The Brewers Association estimates a 10 to 20 percent decline in sales for small and independently owned craft breweries in 2020.
Bob Pease, CEO of the Brewers Association, said 2020 will be the first year “beer sales from small and independent breweries across the nation don’t grow,” and he blames it largely on the COVID-19 pandemic.
There are roughly 8,300 craft breweries across the United States, categorized into three different types: taproom brewery, which doesn’t have a significant food component; a brewpub, which is a restaurant/brewery; and a production brewery, which brews and packages its beverages before sending/selling them to a distributor.
“If you are a production brewery that puts your beers into bottles or cans, then right now, your sales are likely the same or maybe even increasing a little,” Pease said.
As for the taprooms and brewpubs, which make up 70 percent of the craft being industry, they have a different story.
“Those breweries are dependent on the on-premise consumption, where a customer goes to the brewery and drinks beer,” Pease said. “So those breweries have just been crushed by what has happened.”
Pease added that it is also difficult for any breweries that were planning to open for the first time in 2020, which will contribute to the slow growth of the industry.
“It hasn’t ground to a total halt, but the rate of openings has slowed significantly,” Pease said.
Sean Doublet and Stan Hudson were hoping to open Neutral Ground Brewing Company in Fort Worth, Texas, in April, but the pandemic put their plans on hold.
“For us, we didn’t have a ton of money to fund the business, so we went with the SBA loan program,” Doublet said. “When the pandemic started, the SBA basically shut down all new loans and banks weren’t looking to finance.”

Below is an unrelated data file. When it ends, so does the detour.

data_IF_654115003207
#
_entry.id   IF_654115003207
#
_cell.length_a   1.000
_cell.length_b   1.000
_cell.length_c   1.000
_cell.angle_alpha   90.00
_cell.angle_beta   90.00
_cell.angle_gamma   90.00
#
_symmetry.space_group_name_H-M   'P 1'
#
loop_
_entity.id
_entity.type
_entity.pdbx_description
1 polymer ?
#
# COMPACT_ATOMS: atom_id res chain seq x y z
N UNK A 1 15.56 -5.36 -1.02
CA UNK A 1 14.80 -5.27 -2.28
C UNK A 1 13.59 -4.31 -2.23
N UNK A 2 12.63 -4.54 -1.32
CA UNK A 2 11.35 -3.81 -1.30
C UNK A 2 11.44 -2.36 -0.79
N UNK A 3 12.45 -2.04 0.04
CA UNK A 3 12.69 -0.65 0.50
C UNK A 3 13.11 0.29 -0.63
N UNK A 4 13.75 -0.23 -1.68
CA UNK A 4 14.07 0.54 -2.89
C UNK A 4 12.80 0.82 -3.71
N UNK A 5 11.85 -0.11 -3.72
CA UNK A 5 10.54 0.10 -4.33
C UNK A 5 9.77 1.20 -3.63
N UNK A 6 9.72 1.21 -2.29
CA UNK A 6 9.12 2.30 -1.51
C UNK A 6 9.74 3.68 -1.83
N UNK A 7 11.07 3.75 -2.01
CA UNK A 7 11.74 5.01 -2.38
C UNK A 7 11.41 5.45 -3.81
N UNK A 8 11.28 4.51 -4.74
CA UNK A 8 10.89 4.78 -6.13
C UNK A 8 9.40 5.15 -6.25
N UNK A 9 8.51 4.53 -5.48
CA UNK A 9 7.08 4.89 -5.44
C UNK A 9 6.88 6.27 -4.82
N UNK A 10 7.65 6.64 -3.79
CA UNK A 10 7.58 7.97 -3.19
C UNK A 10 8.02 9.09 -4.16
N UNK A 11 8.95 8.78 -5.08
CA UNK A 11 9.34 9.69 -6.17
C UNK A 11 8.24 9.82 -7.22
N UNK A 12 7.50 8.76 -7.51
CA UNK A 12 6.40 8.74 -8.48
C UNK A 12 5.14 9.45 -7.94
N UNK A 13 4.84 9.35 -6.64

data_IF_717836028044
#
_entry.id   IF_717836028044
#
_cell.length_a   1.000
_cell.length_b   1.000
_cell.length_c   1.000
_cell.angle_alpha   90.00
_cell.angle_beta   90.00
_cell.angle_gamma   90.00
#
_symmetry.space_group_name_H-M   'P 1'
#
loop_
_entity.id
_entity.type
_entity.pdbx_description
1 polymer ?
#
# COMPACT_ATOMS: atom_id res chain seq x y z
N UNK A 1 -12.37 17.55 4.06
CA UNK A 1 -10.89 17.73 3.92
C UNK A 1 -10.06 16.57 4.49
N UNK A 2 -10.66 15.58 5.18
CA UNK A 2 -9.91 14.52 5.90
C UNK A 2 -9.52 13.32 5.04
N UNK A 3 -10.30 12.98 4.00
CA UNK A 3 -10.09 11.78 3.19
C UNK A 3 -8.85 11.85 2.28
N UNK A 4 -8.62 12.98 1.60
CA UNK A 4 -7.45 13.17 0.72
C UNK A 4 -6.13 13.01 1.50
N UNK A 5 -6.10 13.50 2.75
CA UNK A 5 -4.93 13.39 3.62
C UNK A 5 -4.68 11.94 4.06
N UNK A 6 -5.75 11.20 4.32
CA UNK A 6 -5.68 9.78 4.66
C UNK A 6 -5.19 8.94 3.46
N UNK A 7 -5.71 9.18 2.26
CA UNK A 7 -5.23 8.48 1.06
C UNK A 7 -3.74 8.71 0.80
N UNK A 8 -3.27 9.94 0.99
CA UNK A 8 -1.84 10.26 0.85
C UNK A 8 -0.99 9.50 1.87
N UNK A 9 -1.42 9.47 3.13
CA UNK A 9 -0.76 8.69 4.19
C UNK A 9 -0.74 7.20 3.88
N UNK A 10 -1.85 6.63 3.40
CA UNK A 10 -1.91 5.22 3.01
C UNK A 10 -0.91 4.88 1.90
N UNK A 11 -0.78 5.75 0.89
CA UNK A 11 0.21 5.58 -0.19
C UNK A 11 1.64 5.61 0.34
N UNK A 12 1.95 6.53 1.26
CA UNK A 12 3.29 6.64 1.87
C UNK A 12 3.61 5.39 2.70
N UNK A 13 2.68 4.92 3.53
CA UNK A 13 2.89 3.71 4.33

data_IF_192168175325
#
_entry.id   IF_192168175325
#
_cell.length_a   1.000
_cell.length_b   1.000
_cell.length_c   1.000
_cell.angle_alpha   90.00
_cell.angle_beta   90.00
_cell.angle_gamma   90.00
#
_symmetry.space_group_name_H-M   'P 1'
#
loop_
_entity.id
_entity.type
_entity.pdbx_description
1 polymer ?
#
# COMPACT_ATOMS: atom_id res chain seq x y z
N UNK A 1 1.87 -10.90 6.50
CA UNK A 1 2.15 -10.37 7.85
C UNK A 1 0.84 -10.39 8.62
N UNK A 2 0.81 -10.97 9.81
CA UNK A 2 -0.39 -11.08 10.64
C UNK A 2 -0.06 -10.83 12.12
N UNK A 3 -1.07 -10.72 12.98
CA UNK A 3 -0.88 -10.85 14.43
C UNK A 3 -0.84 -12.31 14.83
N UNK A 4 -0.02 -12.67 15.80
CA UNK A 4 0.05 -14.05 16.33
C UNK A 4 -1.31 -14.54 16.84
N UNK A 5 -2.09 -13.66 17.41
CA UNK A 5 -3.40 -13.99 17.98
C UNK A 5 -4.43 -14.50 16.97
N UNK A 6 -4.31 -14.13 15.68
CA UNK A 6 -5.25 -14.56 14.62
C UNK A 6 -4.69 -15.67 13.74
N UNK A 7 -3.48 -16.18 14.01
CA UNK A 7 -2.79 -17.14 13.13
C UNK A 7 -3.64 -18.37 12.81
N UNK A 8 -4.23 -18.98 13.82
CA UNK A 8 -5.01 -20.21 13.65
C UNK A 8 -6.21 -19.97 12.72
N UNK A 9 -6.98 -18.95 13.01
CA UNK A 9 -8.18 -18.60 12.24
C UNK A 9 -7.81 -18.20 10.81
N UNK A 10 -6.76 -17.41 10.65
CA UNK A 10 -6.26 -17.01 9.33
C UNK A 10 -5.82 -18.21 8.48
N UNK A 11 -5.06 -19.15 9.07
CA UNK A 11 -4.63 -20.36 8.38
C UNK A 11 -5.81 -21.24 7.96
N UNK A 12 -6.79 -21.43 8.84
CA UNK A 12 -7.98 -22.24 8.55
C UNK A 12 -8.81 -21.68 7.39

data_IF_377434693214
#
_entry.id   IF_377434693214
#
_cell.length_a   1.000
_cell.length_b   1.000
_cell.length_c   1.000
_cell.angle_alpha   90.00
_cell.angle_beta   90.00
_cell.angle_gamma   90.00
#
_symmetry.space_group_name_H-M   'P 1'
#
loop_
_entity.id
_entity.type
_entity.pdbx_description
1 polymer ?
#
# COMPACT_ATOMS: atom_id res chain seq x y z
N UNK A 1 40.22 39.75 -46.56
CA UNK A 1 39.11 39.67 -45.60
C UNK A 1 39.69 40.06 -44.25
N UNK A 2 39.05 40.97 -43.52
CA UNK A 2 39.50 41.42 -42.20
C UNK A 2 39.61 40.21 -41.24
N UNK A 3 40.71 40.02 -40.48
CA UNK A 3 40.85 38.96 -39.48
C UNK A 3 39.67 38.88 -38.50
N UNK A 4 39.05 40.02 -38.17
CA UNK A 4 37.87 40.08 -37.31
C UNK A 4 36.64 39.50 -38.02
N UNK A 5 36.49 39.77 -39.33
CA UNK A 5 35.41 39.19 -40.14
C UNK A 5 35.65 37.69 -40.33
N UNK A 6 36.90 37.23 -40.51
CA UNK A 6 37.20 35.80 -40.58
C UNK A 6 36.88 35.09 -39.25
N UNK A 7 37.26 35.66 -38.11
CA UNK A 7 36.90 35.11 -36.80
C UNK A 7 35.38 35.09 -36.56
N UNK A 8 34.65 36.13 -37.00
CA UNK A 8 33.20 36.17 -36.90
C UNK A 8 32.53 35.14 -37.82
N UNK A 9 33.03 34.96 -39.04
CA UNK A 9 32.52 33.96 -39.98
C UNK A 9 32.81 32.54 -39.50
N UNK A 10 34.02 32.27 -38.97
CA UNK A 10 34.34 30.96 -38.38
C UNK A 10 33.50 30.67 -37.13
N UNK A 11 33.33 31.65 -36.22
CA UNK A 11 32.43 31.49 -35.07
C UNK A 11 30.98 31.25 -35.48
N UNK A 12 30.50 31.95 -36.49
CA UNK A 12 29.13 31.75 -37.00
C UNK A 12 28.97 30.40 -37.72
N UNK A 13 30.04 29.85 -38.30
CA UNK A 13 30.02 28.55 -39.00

Fortunately, the brewery was approved for a loan in January, before the pandemic — and that turned out to be a saving grace. The bank resumed working on their loan again in June, and the brewery said they are hoping to get the funding process completed by the end of August.
“The other struggle is just that we don’t know where we stand as far as the virus goes. Is this going to drag out to where we're still trying to open during a pandemic? At the first of the year?" Hudson asked. “We are a taproom, and we have to be able to make money in that taproom. And right now, we can’t, and the beer-to-go sales just [don't] compare to what we would lose.”
The brewery is now planning to open in January of 2021, and the owners say they feel “cautiously optimistic” about it, even with the impacts currently hitting the industry.
“We are kind of looking at this as a blessing in disguise. Because if we had opened when we planned back in April, we would be really struggling right now,” Doublet said.
The brewery is also looking to shift their business plan so they can be prepared to open when the day comes, whether that be during the pandemic or not.
“This is kind of allowing us to watch and learn from those currently going through it now, to see what is working and what may not be working as well,” Hudson said. “We will definitely put more of our focus on to-go sales than we initially were planning to out of the gate.”
Not everyone is as hopeful as Hudson. The Texas Craft Brewers Guild, which represents nearly 350 craft breweries in the Lone Star State, recently conducted a survey of its brewery owners, and found that 1 in 3 don’t believe they will make it out of the pandemic if it continues for much longer.